Forest Health Survey 2011: Pine beetle infestation slows |

Forest Health Survey 2011: Pine beetle infestation slows

Janice Kurbjun
Summit Daily News
Glenwood Springs, Colorado CO

FRISCO – No surprises here: A recent Colorado aerial and disease forest survey showed the mountain pine beetle continues to be the most significant forest health concern.

However, although an additional 140,000 acres of tree mortality were detected across the state, the epidemic has slowed down in many areas. The 2011 survey results bring the total infestation to 3.3 million acres in Colorado since the first signs of the outbreak in 1996. 

For the second consecutive year, the Front Range, particularly Larimer County, continues to experience the highest mortality rates affecting ponderosa and lodgepole pine trees.

Despite the increase in affected acres, the three most heavily impacted national forests – the Medicine Bow-Routt, White River and Arapaho-Roosevelt – increased efforts to mitigate the epidemic.

Forest Service crews and contractors removed dead trees along 275 miles of roads and 162 miles of trails. An additional 12,000 acres of hazardous fuels within the wildland-urban interface and adjacent lands also were cleared of beetle-killed trees.  

“Protecting the public, our employees and critical infrastructure remains the highest priority for the U.S. Forest Service,” said Maribeth Gustafson, acting regional forester for the U.S. Forest Service, Rocky Mountain Region. “Our efforts are making a big difference on the ground, but there is still a lot of work to be done.”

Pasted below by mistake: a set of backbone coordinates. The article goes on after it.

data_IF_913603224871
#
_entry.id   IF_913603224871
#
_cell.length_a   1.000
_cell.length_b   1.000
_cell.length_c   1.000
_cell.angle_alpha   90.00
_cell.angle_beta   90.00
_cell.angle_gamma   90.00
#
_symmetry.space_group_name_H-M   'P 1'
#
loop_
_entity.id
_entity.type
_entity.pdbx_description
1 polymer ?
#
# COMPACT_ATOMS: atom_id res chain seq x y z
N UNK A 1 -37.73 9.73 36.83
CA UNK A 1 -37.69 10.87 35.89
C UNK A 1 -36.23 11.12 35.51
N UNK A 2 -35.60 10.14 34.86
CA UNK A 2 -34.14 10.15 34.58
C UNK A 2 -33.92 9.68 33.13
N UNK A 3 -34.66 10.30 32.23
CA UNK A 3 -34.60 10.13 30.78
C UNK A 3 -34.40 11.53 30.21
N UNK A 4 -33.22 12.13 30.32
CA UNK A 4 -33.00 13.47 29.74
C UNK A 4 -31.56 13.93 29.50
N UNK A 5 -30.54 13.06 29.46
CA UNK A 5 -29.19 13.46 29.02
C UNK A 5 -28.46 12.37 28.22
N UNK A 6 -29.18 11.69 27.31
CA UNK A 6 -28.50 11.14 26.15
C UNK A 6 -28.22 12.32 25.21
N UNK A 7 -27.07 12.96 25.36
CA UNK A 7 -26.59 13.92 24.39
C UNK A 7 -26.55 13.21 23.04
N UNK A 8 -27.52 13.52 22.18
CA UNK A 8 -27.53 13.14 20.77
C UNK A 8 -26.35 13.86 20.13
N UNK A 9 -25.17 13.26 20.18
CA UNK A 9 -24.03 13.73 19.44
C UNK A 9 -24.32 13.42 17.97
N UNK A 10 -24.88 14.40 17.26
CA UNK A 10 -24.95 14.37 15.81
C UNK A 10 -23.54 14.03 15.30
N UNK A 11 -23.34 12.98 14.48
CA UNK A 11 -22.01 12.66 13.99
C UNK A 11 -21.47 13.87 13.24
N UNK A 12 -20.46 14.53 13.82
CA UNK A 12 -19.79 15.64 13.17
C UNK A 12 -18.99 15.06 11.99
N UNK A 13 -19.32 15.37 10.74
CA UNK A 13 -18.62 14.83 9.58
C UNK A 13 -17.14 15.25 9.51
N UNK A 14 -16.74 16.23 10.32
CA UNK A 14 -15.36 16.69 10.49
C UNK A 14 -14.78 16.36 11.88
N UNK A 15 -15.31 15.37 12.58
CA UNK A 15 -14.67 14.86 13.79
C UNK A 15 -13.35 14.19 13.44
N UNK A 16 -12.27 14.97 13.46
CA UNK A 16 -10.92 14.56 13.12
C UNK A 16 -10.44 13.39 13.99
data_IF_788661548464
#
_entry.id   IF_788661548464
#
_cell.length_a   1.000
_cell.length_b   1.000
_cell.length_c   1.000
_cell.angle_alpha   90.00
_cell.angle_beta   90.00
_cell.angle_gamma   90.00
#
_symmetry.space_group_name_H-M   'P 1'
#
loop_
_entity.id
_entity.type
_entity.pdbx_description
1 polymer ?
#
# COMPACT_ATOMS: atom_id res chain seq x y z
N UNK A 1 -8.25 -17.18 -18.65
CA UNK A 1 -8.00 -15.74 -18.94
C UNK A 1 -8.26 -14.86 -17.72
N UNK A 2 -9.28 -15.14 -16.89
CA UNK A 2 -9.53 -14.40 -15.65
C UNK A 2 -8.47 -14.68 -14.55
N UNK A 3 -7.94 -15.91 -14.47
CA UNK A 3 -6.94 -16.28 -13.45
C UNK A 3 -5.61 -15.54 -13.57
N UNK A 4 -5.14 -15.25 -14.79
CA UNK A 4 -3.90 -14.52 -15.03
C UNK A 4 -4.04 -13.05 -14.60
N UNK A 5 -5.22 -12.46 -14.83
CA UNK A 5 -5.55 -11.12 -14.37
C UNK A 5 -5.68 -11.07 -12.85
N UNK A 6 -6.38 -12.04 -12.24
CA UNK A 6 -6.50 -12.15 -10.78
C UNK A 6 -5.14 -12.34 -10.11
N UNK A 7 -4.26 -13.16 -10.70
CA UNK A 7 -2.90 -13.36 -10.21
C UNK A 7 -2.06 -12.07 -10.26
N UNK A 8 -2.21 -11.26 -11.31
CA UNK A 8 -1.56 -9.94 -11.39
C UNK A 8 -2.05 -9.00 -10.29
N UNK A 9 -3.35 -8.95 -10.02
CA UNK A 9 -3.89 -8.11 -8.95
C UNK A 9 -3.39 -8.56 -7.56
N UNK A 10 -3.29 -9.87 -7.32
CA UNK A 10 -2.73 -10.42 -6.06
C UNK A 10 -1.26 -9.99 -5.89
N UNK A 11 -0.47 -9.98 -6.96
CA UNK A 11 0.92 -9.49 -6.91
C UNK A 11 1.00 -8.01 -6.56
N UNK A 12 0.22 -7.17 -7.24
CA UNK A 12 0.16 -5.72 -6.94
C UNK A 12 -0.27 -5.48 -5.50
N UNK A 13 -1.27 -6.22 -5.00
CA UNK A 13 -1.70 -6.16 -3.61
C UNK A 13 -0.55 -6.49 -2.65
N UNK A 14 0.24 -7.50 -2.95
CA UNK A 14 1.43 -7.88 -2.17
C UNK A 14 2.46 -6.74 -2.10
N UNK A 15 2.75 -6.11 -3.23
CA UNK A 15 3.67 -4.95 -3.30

The survey made other significant discoveries, including spruce bark beetle and positive sudden aspen decline findings.

The spruce bark beetle continues to spread at higher elevations, especially in southern Colorado. Statewide, 262,000 acres were detected with tree mortality in 2011, which brings the total affected acreage since 1996 to 741,000.

Sudden aspen decline, which was highly visible on the Western Slope for several years, now appears to have subsided. Field observers noted that many aspen stands once considered dead are showing some new sprouting, and plant pathologists and entomologists don’t anticipate large-scale mortality in aspen this year as a result of sudden aspen decline.

“Our actions today and in the future will shape forest conditions for the next 100 years or more,” said Jeff Jahnke, state forester and director of the Colorado State Forest Service. “Active forest management on both public and private lands can lead to healthier trees on the landscape and create the diversity necessary to reduce future large-scale insect epidemics. If we don’t plan now for ongoing management of these forests, we will set the stage for another mass disturbance like the current bark beetle epidemic.”

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